December 1st is World AIDS Day, a global movement to unite people in the fight against HIV and AIDS.
Since 1988, communities have stood together on World AIDS Day to show strength and solidarity against HIV stigma and to remember lives lost. In the UK, more than 105,000 people are living with HIV. Globally, an estimated 38 million people live with the virus. More than 35 million people have died of HIV or AIDS-related illnesses over the past 40 years, making it one of the most destructive pandemics in history.
Medical advances mean people with HIV in the UK can expect a long and healthy life and that we have the tools to stop HIV transmissions for good. However, HIV continues to be highly stigmatised and misunderstood.
At Mildmay, we are well aware of the discrimination experienced even today by our patients and staff.
The red ribbon is the universal symbol of awareness and support for people living with HIV. It was first devised in 1991 when twelve artists met to discuss a new project for Visual AIDS, a New York HIV-awareness arts organisation.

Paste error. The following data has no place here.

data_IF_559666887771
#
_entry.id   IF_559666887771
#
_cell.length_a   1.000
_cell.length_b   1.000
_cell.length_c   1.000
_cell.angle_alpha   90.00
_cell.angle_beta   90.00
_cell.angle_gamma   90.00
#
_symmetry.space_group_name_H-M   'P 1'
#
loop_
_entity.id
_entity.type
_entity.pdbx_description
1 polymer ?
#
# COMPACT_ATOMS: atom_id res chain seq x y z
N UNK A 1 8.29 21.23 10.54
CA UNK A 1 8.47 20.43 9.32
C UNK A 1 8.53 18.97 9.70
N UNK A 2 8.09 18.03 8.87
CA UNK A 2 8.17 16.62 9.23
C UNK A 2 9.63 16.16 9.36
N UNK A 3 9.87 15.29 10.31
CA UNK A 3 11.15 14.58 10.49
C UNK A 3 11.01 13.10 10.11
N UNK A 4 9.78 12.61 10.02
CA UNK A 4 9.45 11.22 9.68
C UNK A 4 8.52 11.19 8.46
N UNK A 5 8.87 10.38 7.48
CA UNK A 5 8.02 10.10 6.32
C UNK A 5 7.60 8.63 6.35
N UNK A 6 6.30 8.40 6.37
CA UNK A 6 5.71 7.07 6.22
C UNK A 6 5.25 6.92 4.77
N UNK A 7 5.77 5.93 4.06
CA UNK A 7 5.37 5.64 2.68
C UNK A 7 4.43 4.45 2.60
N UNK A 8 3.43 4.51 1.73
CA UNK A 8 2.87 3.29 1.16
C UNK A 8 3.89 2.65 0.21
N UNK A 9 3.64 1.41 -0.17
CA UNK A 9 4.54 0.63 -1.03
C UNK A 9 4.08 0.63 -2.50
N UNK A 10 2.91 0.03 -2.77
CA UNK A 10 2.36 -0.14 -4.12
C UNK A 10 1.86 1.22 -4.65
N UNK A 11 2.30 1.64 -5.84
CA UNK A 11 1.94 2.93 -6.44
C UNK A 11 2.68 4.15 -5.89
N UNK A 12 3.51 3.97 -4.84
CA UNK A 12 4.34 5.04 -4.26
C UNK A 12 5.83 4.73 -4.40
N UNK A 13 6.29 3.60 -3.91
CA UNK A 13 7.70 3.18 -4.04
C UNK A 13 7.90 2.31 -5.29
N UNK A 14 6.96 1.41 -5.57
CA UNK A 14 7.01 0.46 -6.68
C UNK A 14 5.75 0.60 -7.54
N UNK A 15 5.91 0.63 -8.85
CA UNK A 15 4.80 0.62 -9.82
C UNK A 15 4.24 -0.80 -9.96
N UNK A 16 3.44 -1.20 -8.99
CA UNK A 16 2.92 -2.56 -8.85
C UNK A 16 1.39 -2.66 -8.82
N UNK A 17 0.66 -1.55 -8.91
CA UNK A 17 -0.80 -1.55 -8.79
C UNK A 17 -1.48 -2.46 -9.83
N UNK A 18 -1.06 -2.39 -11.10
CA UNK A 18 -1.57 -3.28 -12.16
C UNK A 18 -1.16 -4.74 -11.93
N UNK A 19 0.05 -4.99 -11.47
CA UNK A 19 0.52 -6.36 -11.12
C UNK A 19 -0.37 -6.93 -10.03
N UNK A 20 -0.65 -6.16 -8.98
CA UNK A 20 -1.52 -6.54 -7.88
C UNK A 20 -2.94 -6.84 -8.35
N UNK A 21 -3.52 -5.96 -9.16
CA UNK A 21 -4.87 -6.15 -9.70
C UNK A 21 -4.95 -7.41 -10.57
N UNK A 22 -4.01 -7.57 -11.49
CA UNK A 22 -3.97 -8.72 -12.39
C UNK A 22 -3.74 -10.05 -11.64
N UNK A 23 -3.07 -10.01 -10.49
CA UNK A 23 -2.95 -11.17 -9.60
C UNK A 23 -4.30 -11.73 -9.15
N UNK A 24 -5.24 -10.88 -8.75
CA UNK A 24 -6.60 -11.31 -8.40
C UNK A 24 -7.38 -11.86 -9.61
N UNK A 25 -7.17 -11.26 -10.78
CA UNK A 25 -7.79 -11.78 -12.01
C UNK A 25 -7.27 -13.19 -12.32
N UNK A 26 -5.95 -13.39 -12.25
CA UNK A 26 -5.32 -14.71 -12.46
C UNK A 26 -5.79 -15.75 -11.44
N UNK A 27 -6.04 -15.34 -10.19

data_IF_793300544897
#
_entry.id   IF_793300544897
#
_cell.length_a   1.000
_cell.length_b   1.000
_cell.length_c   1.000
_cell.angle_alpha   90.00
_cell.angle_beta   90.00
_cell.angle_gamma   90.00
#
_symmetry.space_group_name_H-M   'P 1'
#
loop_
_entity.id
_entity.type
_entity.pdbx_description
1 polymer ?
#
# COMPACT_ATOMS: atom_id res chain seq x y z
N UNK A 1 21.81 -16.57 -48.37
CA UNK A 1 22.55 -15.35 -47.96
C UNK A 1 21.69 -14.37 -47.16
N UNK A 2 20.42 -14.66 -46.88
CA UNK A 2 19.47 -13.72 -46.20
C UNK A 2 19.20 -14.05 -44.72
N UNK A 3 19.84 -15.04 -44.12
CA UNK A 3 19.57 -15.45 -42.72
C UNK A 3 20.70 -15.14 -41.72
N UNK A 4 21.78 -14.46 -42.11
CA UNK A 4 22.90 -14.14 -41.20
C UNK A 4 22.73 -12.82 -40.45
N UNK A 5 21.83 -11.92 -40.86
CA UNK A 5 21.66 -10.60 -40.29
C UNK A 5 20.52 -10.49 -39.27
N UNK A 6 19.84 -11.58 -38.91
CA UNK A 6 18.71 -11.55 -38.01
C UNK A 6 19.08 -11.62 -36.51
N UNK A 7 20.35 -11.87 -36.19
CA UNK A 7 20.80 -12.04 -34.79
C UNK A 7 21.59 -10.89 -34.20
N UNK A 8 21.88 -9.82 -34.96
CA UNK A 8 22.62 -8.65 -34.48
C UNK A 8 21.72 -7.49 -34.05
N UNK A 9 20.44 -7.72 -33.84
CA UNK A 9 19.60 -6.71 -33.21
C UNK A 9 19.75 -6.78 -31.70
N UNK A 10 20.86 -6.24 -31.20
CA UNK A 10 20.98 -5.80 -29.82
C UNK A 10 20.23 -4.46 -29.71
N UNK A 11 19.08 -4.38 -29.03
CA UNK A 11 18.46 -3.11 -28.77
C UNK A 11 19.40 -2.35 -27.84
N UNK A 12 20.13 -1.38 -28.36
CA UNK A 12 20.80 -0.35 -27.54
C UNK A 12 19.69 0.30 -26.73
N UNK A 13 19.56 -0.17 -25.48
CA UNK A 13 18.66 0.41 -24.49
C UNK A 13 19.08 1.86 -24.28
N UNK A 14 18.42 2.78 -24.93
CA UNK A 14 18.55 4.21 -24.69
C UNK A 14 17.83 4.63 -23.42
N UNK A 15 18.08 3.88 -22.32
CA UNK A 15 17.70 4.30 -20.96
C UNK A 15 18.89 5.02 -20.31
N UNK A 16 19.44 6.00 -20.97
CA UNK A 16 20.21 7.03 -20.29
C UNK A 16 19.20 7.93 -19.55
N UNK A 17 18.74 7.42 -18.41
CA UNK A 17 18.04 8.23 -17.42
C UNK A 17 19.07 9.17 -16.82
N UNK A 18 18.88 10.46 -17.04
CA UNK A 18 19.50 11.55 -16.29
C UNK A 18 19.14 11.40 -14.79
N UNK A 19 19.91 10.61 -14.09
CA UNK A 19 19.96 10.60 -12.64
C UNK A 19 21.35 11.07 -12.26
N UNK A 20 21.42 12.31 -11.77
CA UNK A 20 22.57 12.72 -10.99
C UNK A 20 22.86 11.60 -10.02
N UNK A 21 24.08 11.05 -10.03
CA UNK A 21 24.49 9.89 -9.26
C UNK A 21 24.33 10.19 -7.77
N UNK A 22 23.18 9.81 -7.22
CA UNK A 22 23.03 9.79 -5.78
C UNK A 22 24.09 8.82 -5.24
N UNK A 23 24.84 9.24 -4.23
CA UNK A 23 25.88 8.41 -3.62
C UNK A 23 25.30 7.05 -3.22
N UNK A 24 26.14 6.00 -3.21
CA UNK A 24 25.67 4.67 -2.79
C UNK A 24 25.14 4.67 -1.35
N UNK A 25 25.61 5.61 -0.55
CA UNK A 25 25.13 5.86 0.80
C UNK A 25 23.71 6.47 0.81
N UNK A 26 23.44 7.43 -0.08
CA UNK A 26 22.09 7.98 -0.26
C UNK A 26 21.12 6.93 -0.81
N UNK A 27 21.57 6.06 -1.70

It was there that they came up with what would become one of the most recognised symbols of the decade: the red ribbon, worn to signify awareness and support for people living with HIV. The artists wanted to create a visual expression of compassion for people living with HIV and chose red for its boldness, and for its symbolic associations with passion, the heart and love.
In addition to wearing a red ribbon, donating to Mildmay and spreading awareness of issues affecting people living with HIV are just some of the ways to get involved this World AIDS Day.
We have come so far in HIV, but it’s not over.
The UK government has set a goal of ending HIV transmissions by 2030. This is possible, but not without a continued fight for political leadership, investment and a commitment to ending stigma and injustice. Read more about World AIDS Day here.
Original image credit: vecteezy.com